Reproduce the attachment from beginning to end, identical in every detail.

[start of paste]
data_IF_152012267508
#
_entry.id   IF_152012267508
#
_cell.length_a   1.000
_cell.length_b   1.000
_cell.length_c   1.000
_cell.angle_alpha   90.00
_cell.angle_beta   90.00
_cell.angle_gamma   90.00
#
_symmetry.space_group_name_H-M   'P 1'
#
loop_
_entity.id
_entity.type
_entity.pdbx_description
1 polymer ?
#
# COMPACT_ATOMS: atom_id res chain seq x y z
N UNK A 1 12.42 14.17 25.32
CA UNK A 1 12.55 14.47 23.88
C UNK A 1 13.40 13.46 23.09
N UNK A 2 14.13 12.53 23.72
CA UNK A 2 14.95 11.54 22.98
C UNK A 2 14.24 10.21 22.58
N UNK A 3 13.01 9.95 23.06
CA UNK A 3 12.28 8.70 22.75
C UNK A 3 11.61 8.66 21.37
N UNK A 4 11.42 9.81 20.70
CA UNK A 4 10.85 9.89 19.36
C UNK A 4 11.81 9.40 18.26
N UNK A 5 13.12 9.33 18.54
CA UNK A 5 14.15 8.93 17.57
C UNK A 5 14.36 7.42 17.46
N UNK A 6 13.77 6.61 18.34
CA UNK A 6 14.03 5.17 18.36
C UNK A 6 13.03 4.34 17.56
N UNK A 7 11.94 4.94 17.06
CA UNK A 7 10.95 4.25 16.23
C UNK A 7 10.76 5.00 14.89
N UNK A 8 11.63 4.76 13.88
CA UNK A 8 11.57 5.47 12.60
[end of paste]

data_IF_152012267508
#
_entry.id   IF_152012267508
#
_cell.length_a   1.000
_cell.length_b   1.000
_cell.length_c   1.000
_cell.angle_alpha   90.00
_cell.angle_beta   90.00
_cell.angle_gamma   90.00
#
_symmetry.space_group_name_H-M   'P 1'
#
loop_
_entity.id
_entity.type
_entity.pdbx_description
1 polymer ?
#
# COMPACT_ATOMS: atom_id res chain seq x y z
N UNK A 1 12.42 14.17 25.32
CA UNK A 1 12.55 14.47 23.88
C UNK A 1 13.40 13.46 23.09
N UNK A 2 14.13 12.53 23.72
CA UNK A 2 14.95 11.54 22.98
C UNK A 2 14.24 10.21 22.58
N UNK A 3 13.01 9.95 23.06
CA UNK A 3 12.28 8.70 22.75
C UNK A 3 11.61 8.66 21.37
N UNK A 4 11.42 9.81 20.70
CA UNK A 4 10.85 9.89 19.36
C UNK A 4 11.81 9.40 18.26
N UNK A 5 13.12 9.33 18.54
CA UNK A 5 14.15 8.93 17.57
C UNK A 5 14.36 7.42 17.46
N UNK A 6 13.77 6.61 18.34
CA UNK A 6 14.03 5.17 18.36
C UNK A 6 13.03 4.34 17.56
N UNK A 7 11.94 4.94 17.06
CA UNK A 7 10.95 4.25 16.23
C UNK A 7 10.76 5.00 14.89
N UNK A 8 11.63 4.76 13.88
CA UNK A 8 11.57 5.47 12.60